But as the Russian air attacks against Turkmen positions show, Moscow is still intent on bolstering the Assad regime against some of its other opponents, whatever may be happening on the counter-IS front.

    A file picture taken on October 3, 2015 shows a Russian Sukhoi Su-24 bomber taking off from the Hmeimim airbase in the Syrian province of Latakia

    Turkey is deeply hostile to the Syrian regime and wants to see the back of Bashar al-Assad as soon as possible. So in this sense it is at loggerheads with Moscow.

    Turkey, like Iran, the Saudis and the moderate Arab states, all have a stake in what kind of Syria emerges from this crisis - as, to an extent, does Russia.

    The US and its Western allies don't much like Mr Assad and see him as very much part of the problem, but their main battle is against IS.

  24. Russia was warned over targeting of Turkmen - Turkish media

    Turkey's Hurriyet website reports Russia's ambassador to Turkey and the military attache were summoned to the Foreign Ministry last Thursday because of the following allegations:

    1. The operations of the Russian army were taking place in areas very close to Turkey's border, threatening its border security. Turkey noted its rules of engagement were in place and there would be no hesitation to implement them if a violation occurred.
    2. The area where Russian operations were being conducted was free of Islamic State and other terrorist groups and civilian Turkmen were being harmed. 
    3. Military operations were causing more civilians to leave their homes. There was concern Russia's operations in that particular region could hurt Turkey's humanitarian efforts.
  25. Britain urges Russia and Turkey to have 'direct' conversation

    British Prime Minister David Cameron has discussed the incident with his Turkish counterpart, Downing Street says.

    In it he encouraged the Turks and the Russians to have a "direct conversation" over the matter. Mr Cameron is due to make the case for British jets to carry out strikes in Syria on Thursday. 

  26. Russians summon Turkish embassy defence attache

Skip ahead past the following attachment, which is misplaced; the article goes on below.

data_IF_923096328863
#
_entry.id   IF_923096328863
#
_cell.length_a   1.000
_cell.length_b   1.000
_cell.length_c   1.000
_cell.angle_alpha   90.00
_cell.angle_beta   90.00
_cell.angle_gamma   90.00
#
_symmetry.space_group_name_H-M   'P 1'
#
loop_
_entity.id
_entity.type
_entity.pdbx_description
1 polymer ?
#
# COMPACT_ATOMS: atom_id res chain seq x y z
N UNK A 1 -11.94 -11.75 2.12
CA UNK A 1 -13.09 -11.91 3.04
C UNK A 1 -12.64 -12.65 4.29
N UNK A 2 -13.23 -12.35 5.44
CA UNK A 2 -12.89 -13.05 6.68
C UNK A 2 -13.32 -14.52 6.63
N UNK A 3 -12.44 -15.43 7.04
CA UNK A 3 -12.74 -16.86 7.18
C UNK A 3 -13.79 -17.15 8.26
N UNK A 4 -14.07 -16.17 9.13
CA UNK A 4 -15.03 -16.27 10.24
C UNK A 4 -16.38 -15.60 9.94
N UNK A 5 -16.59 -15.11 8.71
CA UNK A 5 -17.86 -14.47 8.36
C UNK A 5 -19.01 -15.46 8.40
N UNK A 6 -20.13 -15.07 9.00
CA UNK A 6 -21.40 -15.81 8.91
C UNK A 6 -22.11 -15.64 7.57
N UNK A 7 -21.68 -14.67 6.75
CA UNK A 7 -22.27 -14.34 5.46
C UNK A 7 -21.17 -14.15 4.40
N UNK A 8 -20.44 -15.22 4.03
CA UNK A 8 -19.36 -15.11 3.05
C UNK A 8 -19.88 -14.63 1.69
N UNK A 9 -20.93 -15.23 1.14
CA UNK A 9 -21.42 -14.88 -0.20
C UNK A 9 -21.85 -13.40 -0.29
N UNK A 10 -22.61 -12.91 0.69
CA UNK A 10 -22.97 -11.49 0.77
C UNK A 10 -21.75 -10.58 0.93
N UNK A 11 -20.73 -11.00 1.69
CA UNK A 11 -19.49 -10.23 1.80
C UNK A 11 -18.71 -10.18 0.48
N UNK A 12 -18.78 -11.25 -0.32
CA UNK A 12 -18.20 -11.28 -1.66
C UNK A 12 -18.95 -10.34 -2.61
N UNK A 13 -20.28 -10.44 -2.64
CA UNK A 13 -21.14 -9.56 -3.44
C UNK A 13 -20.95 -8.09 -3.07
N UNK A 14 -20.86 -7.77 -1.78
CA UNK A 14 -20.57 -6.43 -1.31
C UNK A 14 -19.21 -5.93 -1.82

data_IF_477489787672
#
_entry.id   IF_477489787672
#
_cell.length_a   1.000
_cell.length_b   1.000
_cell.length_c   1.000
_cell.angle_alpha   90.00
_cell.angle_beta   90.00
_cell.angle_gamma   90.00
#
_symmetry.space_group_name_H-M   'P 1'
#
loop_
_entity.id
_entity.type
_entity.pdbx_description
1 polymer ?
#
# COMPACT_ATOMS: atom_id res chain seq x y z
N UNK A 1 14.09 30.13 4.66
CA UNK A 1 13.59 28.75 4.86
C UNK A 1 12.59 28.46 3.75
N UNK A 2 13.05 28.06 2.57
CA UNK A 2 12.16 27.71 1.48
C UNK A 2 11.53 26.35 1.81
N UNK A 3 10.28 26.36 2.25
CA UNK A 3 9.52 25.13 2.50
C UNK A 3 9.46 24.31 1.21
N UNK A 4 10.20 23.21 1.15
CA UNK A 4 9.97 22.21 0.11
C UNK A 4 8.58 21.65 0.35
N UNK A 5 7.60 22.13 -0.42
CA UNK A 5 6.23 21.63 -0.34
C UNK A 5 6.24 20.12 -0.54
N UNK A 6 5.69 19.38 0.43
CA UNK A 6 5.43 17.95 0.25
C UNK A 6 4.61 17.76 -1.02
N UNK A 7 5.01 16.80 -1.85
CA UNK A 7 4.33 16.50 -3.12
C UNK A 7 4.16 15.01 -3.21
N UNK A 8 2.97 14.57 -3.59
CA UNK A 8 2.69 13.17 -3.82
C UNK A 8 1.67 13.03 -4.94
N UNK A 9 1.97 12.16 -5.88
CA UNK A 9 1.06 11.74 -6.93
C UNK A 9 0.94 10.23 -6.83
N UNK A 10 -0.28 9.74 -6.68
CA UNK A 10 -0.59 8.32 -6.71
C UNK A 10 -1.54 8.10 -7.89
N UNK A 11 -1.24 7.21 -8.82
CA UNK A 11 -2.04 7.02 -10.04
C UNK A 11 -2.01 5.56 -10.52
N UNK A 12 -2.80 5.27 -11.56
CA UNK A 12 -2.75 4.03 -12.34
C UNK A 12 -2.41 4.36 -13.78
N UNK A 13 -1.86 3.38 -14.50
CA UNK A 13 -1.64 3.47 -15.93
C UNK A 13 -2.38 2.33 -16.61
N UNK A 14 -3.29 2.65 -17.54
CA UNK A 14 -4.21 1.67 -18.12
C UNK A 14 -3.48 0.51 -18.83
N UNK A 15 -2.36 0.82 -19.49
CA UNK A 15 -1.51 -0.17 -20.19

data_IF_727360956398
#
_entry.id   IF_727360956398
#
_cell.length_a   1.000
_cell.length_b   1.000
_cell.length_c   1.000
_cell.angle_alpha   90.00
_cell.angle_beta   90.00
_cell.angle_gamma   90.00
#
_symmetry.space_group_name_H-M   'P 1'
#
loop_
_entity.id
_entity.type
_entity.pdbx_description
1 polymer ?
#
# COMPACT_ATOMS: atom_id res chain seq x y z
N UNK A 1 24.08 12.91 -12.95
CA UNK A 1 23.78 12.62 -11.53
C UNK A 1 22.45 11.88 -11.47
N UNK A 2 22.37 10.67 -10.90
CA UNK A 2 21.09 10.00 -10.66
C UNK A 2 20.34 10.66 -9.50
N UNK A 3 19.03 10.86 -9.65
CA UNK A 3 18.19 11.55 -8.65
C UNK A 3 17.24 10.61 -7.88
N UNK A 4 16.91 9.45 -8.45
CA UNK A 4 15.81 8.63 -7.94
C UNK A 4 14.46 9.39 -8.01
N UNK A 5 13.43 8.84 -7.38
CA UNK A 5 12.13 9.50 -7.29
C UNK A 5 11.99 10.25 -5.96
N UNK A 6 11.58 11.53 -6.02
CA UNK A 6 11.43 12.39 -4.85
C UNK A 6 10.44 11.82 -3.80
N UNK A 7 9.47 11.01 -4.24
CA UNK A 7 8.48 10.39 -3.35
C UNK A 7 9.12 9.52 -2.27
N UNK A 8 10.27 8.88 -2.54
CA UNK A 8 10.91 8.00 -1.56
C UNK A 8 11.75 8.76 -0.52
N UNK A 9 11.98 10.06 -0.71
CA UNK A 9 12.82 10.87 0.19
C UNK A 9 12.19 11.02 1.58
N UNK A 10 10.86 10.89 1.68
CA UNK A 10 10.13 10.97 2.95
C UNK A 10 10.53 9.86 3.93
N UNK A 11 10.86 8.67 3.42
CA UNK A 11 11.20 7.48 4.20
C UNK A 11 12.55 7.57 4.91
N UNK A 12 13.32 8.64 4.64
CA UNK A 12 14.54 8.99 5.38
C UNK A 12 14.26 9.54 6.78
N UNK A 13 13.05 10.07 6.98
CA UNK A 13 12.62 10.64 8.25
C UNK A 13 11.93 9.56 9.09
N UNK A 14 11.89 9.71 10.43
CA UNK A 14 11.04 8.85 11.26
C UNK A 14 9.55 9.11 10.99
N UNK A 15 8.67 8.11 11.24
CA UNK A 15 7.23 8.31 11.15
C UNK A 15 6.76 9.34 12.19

BBC Monitoring

    The Russian Defence Ministry has summoned the Turkish embassy defence attache to make a protest, the ministry has said in a statement published on its website.

    "The Russian plane did not cross the Turkish border and operated exclusively against facilities in Syrian territory. We consider the actions of the Turkish Air Force to be an unfriendly act,"the statement reads [in Russian].

  27. Be aware of your responsibilities, says Germany

    Germany's Foreign Minister, Frank-Walter Steinmeier, says he hopes the incident will not hamper fresh talks over the Syria crisis.

    "I hope first that both capitals start talks with each other and that second, both Ankara and Moscow are aware of the responsibility when it comes to reactions and couter-reactions," he says.

    Germany's Foreign Minister, Frank-Walter Steinmeier
  28. Was Putin's speech a way of deflecting criticism?

    The BBC's Moscow Correspondent, Sarah Rainsford, has been considering President Putin's furious speech earlier, in which he called Turkish action a "stab in the back" and called them "accomplices of terrorists".

    Quote Message: This was tough language from an icy looking President Putin. Much of his comment was for domestic consumption. After all, Vladimir Putin launched airstrikes in Syria arguing that it would make Russia safer; instead, 224 people were blown out of the sky last month in a bomb attack. And now this. By rounding on Turkey he is in part deflecting any suggestion that his own policy has backfired. But he is clearly furious too and it’s not clear yet how that will translate into action."